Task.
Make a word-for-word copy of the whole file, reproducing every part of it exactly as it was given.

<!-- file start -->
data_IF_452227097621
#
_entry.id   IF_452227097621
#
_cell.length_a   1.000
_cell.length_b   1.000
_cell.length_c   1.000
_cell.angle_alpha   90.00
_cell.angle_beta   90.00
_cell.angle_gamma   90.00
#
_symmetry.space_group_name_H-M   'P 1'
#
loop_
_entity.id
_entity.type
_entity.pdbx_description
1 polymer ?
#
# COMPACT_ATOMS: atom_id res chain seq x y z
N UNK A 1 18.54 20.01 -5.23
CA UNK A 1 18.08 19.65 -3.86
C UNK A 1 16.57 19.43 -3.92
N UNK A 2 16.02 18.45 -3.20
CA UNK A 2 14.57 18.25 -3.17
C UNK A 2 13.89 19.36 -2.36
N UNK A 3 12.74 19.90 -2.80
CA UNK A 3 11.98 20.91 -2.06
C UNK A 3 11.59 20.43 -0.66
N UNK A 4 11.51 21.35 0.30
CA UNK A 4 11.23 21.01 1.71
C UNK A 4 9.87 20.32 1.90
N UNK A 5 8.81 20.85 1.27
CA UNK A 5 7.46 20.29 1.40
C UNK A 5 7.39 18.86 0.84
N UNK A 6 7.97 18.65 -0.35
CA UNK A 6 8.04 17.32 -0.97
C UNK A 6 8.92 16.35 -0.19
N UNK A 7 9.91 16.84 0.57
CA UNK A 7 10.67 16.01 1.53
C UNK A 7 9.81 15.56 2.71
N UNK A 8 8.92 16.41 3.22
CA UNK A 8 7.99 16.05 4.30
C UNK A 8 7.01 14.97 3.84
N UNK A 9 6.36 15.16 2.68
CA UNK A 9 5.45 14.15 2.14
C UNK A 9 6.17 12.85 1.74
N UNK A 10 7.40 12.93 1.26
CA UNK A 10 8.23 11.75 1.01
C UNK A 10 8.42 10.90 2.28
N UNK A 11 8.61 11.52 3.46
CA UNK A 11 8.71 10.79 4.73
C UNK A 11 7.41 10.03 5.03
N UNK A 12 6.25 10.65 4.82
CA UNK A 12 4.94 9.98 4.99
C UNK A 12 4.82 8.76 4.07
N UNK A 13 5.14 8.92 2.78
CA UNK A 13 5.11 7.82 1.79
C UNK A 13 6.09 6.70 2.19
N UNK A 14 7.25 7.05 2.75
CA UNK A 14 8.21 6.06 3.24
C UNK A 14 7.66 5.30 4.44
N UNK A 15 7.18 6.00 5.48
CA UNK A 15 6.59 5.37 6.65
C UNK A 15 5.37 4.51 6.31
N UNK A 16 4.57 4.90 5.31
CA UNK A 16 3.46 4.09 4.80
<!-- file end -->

data_IF_452227097621
#
_entry.id   IF_452227097621
#
_cell.length_a   1.000
_cell.length_b   1.000
_cell.length_c   1.000
_cell.angle_alpha   90.00
_cell.angle_beta   90.00
_cell.angle_gamma   90.00
#
_symmetry.space_group_name_H-M   'P 1'
#
loop_
_entity.id
_entity.type
_entity.pdbx_description
1 polymer ?
#
# COMPACT_ATOMS: atom_id res chain seq x y z
N UNK A 1 18.54 20.01 -5.23
CA UNK A 1 18.08 19.65 -3.86
C UNK A 1 16.57 19.43 -3.92
N UNK A 2 16.02 18.45 -3.20
CA UNK A 2 14.57 18.25 -3.17
C UNK A 2 13.89 19.36 -2.36
N UNK A 3 12.74 19.90 -2.80
CA UNK A 3 11.98 20.91 -2.06
C UNK A 3 11.59 20.43 -0.66
N UNK A 4 11.51 21.35 0.30
CA UNK A 4 11.23 21.01 1.71
C UNK A 4 9.87 20.32 1.90
N UNK A 5 8.81 20.85 1.27
CA UNK A 5 7.46 20.29 1.40
C UNK A 5 7.39 18.86 0.84
N UNK A 6 7.97 18.65 -0.35
CA UNK A 6 8.04 17.32 -0.97
C UNK A 6 8.92 16.35 -0.19
N UNK A 7 9.91 16.84 0.57
CA UNK A 7 10.67 16.01 1.53
C UNK A 7 9.81 15.56 2.71
N UNK A 8 8.92 16.41 3.22
CA UNK A 8 7.99 16.05 4.30
C UNK A 8 7.01 14.97 3.84
N UNK A 9 6.36 15.16 2.68
CA UNK A 9 5.45 14.15 2.14
C UNK A 9 6.17 12.85 1.74
N UNK A 10 7.40 12.93 1.26
CA UNK A 10 8.23 11.75 1.01
C UNK A 10 8.42 10.90 2.28
N UNK A 11 8.61 11.52 3.46
CA UNK A 11 8.71 10.79 4.73
C UNK A 11 7.41 10.03 5.03
N UNK A 12 6.25 10.65 4.82
CA UNK A 12 4.94 9.98 4.99
C UNK A 12 4.82 8.76 4.07
N UNK A 13 5.14 8.92 2.78
CA UNK A 13 5.11 7.82 1.79
C UNK A 13 6.09 6.70 2.19
N UNK A 14 7.25 7.05 2.75
CA UNK A 14 8.21 6.06 3.24
C UNK A 14 7.66 5.30 4.44
N UNK A 15 7.18 6.00 5.48
CA UNK A 15 6.59 5.37 6.65
C UNK A 15 5.37 4.51 6.31
N UNK A 16 4.57 4.90 5.31
CA UNK A 16 3.46 4.09 4.80